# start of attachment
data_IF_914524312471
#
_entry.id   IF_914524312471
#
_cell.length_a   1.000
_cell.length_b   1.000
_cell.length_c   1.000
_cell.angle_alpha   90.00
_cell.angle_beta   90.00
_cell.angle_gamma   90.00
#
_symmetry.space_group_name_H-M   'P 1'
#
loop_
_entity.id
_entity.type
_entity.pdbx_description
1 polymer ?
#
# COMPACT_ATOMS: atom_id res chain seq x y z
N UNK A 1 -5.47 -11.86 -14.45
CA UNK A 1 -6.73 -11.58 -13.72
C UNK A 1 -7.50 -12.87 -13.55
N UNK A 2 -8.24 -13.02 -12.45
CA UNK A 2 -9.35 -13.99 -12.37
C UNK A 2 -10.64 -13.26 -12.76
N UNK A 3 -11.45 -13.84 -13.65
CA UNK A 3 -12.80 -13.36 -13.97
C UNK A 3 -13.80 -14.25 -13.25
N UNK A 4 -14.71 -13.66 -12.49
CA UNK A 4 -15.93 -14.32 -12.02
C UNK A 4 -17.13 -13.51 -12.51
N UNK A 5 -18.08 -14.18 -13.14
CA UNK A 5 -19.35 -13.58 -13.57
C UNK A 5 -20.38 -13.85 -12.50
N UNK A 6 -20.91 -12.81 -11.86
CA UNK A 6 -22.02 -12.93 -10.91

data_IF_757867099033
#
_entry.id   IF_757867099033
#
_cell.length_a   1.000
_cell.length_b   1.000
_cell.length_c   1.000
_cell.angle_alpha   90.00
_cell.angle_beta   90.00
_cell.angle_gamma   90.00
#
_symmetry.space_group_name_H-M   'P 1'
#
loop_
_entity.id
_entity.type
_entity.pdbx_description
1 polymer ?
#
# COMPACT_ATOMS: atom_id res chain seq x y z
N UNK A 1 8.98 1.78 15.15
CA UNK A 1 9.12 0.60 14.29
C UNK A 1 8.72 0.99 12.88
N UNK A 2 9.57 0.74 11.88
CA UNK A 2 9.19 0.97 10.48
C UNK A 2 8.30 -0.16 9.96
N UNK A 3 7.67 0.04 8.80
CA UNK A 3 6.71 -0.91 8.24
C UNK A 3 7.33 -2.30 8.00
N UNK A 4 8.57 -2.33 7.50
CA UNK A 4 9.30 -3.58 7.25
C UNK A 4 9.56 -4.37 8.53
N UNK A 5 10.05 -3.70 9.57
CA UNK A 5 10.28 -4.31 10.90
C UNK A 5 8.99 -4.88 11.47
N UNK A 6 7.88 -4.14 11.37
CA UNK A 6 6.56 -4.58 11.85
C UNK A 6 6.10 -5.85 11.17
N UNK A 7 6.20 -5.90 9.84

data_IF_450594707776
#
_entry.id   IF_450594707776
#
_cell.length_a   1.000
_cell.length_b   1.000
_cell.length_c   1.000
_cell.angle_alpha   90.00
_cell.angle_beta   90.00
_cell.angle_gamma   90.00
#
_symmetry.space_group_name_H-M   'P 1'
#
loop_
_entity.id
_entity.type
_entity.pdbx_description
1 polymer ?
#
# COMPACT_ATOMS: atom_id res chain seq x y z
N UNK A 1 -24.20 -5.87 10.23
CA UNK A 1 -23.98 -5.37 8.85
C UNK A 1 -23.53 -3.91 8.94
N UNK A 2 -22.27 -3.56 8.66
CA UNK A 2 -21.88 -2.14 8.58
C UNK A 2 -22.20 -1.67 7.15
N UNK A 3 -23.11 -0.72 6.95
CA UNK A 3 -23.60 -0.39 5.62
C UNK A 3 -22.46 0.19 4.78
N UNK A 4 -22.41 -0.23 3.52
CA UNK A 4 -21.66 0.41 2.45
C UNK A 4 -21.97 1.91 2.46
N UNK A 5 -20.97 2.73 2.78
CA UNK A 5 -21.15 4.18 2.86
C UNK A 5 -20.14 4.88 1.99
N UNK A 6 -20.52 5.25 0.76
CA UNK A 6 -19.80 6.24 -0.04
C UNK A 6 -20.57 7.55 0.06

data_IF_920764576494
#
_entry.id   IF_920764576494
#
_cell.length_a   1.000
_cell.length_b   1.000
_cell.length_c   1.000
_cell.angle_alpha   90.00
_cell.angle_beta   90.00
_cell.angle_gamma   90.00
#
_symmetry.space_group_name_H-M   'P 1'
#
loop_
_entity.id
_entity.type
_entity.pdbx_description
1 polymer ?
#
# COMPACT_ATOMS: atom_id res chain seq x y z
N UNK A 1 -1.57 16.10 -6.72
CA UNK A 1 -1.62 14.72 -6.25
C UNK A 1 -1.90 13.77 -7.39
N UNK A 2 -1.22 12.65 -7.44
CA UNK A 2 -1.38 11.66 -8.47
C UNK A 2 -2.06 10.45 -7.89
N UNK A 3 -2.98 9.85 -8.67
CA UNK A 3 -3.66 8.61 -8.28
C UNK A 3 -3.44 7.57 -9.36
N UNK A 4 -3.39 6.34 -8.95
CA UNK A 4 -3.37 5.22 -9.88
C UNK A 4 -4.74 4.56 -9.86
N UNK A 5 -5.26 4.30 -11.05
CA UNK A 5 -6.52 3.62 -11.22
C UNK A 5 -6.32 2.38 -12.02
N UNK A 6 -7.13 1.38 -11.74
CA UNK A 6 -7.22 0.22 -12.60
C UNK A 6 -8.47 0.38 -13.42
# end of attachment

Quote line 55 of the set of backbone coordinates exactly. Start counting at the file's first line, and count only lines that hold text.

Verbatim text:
1 polymer ?